The most important thing to remember is they are not separate from financial and management accounting. Whether they are an interface or more, they need to be tightly integrated to the complete delivery model.

How Many Business Partners?

As mentioned the business partner may in some cases be the financial controller, or may be a separate role:

  • The most valuable focus is probably on partnering with the revenue generators in the business – so the product or service lines – depending on the business 1 per line or less.
  • From a group perspective the CFO could be considered as the business partner, there may be a need to have dedicated support for them – much like the group financial controller.
  • For shared cost functions, it may make sense to business partner – especially if operating margin is a key focus.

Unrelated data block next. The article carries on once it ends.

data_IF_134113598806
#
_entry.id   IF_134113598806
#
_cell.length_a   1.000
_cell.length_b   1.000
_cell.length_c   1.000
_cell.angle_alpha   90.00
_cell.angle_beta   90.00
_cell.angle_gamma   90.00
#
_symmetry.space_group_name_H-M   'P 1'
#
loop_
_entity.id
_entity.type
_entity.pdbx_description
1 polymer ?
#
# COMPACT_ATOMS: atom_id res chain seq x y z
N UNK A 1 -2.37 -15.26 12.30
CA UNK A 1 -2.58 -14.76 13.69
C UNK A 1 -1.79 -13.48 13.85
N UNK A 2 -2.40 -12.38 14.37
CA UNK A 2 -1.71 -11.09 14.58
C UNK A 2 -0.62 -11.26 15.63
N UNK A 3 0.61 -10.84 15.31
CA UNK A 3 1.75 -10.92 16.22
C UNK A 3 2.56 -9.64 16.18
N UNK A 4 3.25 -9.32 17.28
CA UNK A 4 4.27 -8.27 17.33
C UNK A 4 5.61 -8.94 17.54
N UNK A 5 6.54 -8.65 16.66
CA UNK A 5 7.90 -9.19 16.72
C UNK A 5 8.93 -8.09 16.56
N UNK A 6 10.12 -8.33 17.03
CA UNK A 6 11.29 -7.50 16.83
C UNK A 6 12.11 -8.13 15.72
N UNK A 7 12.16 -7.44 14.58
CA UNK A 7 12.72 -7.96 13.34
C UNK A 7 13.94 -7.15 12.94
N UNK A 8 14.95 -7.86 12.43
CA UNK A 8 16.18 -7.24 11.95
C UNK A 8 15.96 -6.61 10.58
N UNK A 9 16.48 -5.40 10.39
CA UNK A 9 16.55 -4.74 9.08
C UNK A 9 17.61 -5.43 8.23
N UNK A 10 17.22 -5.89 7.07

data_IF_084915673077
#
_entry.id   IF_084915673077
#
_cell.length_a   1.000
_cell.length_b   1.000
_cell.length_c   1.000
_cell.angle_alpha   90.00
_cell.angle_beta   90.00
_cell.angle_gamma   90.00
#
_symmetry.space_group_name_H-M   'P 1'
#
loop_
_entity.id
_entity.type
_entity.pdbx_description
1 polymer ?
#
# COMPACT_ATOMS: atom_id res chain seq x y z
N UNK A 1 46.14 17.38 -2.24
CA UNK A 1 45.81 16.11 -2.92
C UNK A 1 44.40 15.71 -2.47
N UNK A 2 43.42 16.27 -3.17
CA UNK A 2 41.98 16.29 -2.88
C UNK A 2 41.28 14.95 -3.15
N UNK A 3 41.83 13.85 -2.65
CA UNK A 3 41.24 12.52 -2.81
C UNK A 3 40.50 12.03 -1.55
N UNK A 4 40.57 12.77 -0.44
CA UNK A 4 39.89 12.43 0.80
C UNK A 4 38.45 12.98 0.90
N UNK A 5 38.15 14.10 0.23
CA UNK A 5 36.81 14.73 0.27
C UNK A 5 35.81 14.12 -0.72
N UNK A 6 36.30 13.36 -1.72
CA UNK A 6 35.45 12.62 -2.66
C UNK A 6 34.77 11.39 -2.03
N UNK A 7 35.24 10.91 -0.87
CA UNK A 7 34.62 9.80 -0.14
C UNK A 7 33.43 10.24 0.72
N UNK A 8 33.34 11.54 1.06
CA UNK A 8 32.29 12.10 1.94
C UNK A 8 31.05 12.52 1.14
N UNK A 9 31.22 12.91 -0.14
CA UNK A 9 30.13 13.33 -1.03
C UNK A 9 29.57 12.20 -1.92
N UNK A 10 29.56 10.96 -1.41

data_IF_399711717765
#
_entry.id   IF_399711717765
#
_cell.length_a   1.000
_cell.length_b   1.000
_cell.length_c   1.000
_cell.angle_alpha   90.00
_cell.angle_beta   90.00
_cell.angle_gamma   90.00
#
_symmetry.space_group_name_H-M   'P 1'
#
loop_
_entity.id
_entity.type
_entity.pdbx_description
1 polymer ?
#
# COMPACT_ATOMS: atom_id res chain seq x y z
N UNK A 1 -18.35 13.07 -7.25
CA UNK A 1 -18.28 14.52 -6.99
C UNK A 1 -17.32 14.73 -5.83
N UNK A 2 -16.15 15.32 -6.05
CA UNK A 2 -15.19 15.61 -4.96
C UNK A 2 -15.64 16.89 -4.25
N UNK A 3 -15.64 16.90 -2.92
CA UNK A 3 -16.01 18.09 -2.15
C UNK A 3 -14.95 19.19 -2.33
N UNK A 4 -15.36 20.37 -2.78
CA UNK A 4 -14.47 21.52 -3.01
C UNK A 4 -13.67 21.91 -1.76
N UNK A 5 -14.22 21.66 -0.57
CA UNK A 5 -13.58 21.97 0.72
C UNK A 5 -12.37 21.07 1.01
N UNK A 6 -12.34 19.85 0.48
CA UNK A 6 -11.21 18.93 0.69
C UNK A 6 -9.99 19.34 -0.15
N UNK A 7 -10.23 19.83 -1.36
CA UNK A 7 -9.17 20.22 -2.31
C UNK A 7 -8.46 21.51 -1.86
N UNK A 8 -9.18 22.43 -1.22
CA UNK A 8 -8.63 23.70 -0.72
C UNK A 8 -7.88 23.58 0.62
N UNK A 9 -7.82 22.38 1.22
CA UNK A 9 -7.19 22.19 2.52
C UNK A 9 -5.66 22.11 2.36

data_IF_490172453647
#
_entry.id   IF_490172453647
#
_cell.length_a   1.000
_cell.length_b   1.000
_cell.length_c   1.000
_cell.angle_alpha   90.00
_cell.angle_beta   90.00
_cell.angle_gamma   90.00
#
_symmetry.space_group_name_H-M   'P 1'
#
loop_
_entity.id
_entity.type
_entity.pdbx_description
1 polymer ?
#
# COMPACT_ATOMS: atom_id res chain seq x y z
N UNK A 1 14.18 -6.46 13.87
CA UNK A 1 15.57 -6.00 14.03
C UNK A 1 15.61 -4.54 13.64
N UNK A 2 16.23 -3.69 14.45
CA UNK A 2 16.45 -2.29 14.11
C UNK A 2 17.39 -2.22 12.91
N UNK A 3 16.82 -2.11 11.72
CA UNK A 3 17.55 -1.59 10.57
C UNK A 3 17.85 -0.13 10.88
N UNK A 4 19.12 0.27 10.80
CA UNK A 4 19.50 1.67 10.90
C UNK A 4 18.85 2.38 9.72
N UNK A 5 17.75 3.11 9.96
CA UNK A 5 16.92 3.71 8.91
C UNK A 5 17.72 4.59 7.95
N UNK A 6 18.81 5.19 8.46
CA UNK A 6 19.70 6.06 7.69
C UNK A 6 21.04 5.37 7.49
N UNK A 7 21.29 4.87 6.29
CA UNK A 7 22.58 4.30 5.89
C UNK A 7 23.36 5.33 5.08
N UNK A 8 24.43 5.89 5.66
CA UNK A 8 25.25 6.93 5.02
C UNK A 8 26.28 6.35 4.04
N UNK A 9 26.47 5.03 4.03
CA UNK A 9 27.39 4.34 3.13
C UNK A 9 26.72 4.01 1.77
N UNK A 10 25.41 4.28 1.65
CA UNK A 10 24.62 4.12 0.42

What Are the Risks?

There is genuine value in the business partnering discussion, however there are some risks to consider before implementing:

  • Is it truly partnering? There is an argument that finance is not truly a partner. Finance is a service provider. It might be better received by some businesses to stick to ‘management accounting’ for provision of insight.
  • Despite the talk there seems to be little concrete evidence of finance as a business partner making a measurable impact to business results.
  • A balanced view is important, if there are any issues in basic financial and management reporting (accuracy, transparency, controls etc.) finance will probably deliver more value for money fixing these than focussing on business partnering.
  • If partnering and controllership is in the same role it may cause some conflicts of interest. My personal take is that most finance teams can benefit more by optimising basic reporting and putting an effective model for ‘decision support’ e.g. ad hoc queries, self-service reporting etc. I do however see value in a program of capability enhancement for all of finance to work with a ‘business partner’ mind-set.

Recommended reading

A couple of excellent papers exist on this topic, one from the ICAEW and one from CGMA: